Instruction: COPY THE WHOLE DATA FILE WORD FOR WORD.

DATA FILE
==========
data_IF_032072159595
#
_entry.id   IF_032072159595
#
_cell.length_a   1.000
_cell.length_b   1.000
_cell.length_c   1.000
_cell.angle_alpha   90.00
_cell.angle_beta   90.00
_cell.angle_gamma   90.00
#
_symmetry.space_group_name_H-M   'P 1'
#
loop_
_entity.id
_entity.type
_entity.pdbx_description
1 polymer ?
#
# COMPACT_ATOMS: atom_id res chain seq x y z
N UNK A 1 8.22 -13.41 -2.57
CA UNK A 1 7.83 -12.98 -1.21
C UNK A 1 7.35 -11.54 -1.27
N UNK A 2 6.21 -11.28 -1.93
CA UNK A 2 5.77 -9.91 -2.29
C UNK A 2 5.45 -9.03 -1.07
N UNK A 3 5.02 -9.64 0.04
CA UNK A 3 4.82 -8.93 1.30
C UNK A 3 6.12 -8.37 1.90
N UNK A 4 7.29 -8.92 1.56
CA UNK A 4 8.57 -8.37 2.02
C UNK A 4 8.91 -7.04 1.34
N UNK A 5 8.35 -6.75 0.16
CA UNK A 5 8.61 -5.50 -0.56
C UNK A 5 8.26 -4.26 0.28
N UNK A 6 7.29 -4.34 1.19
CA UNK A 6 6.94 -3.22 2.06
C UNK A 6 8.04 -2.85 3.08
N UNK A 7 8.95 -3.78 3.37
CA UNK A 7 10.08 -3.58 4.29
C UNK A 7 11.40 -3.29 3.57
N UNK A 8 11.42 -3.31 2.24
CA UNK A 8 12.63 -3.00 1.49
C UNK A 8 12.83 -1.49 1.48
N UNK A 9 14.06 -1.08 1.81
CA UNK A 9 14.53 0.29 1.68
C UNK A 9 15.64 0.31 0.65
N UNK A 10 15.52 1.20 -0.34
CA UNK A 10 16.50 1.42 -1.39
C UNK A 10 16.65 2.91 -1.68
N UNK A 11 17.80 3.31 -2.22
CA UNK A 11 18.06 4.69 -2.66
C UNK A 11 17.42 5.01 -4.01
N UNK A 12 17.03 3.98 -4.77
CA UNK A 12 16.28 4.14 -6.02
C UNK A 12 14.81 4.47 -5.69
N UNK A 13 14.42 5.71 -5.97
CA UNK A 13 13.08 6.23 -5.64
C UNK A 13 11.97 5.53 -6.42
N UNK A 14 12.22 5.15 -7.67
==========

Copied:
data_IF_032072159595
#
_entry.id   IF_032072159595
#
_cell.length_a   1.000
_cell.length_b   1.000
_cell.length_c   1.000
_cell.angle_alpha   90.00
_cell.angle_beta   90.00
_cell.angle_gamma   90.00
#
_symmetry.space_group_name_H-M   'P 1'
#
loop_
_entity.id
_entity.type
_entity.pdbx_description
1 polymer ?
#
# COMPACT_ATOMS: atom_id res chain seq x y z
N UNK A 1 8.22 -13.41 -2.57
CA UNK A 1 7.83 -12.98 -1.21
C UNK A 1 7.35 -11.54 -1.27
N UNK A 2 6.21 -11.28 -1.93
CA UNK A 2 5.77 -9.91 -2.29
C UNK A 2 5.45 -9.03 -1.07
N UNK A 3 5.02 -9.64 0.04
CA UNK A 3 4.82 -8.93 1.30
C UNK A 3 6.12 -8.37 1.90
N UNK A 4 7.29 -8.92 1.56
CA UNK A 4 8.57 -8.37 2.02
C UNK A 4 8.91 -7.04 1.34
N UNK A 5 8.35 -6.75 0.16
CA UNK A 5 8.61 -5.50 -0.56
C UNK A 5 8.26 -4.26 0.28
N UNK A 6 7.29 -4.34 1.19
CA UNK A 6 6.94 -3.22 2.06
C UNK A 6 8.04 -2.85 3.08
N UNK A 7 8.95 -3.78 3.37
CA UNK A 7 10.08 -3.58 4.29
C UNK A 7 11.40 -3.29 3.57
N UNK A 8 11.42 -3.31 2.24
CA UNK A 8 12.63 -3.00 1.49
C UNK A 8 12.83 -1.49 1.48
N UNK A 9 14.06 -1.08 1.81
CA UNK A 9 14.53 0.29 1.68
C UNK A 9 15.64 0.31 0.65
N UNK A 10 15.52 1.20 -0.34
CA UNK A 10 16.50 1.42 -1.39
C UNK A 10 16.65 2.91 -1.68
N UNK A 11 17.80 3.31 -2.22
CA UNK A 11 18.06 4.69 -2.66
C UNK A 11 17.42 5.01 -4.01
N UNK A 12 17.03 3.98 -4.77
CA UNK A 12 16.28 4.14 -6.02
C UNK A 12 14.81 4.47 -5.69
N UNK A 13 14.42 5.71 -5.97
CA UNK A 13 13.08 6.23 -5.64
C UNK A 13 11.97 5.53 -6.42
N UNK A 14 12.22 5.15 -7.67